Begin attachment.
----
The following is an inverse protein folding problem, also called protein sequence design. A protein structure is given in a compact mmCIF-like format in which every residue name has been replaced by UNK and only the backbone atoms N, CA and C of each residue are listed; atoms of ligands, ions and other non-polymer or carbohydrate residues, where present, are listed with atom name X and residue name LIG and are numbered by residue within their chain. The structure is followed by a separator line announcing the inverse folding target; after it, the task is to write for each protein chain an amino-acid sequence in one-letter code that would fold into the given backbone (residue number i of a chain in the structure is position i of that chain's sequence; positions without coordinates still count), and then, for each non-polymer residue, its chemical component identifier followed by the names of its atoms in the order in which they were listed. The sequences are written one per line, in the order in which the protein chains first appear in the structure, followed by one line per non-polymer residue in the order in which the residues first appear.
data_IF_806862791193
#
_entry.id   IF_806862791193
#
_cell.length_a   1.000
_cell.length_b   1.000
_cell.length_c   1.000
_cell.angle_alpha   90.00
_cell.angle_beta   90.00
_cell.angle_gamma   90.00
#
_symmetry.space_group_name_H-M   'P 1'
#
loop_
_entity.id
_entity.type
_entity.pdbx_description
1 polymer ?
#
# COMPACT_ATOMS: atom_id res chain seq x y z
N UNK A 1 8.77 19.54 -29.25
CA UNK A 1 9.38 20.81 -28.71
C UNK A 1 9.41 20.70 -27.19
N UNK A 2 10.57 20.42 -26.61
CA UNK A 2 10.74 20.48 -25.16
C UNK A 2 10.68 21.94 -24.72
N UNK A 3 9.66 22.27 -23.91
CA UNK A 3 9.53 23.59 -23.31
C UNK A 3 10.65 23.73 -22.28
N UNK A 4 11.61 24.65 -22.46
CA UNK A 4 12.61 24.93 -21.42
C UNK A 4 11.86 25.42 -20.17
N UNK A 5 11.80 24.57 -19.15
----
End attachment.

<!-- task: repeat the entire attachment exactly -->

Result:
The following is an inverse protein folding problem, also called protein sequence design. A protein structure is given in a compact mmCIF-like format in which every residue name has been replaced by UNK and only the backbone atoms N, CA and C of each residue are listed; atoms of ligands, ions and other non-polymer or carbohydrate residues, where present, are listed with atom name X and residue name LIG and are numbered by residue within their chain. The structure is followed by a separator line announcing the inverse folding target; after it, the task is to write for each protein chain an amino-acid sequence in one-letter code that would fold into the given backbone (residue number i of a chain in the structure is position i of that chain's sequence; positions without coordinates still count), and then, for each non-polymer residue, its chemical component identifier followed by the names of its atoms in the order in which they were listed. The sequences are written one per line, in the order in which the protein chains first appear in the structure, followed by one line per non-polymer residue in the order in which the residues first appear.
data_IF_806862791193
#
_entry.id   IF_806862791193
#
_cell.length_a   1.000
_cell.length_b   1.000
_cell.length_c   1.000
_cell.angle_alpha   90.00
_cell.angle_beta   90.00
_cell.angle_gamma   90.00
#
_symmetry.space_group_name_H-M   'P 1'
#
loop_
_entity.id
_entity.type
_entity.pdbx_description
1 polymer ?
#
# COMPACT_ATOMS: atom_id res chain seq x y z
N UNK A 1 8.77 19.54 -29.25
CA UNK A 1 9.38 20.81 -28.71
C UNK A 1 9.41 20.70 -27.19
N UNK A 2 10.57 20.42 -26.61
CA UNK A 2 10.74 20.48 -25.16
C UNK A 2 10.68 21.94 -24.72
N UNK A 3 9.66 22.27 -23.91
CA UNK A 3 9.53 23.59 -23.31
C UNK A 3 10.65 23.73 -22.28
N UNK A 4 11.61 24.65 -22.46
CA UNK A 4 12.61 24.93 -21.42
C UNK A 4 11.86 25.42 -20.17
N UNK A 5 11.80 24.57 -19.15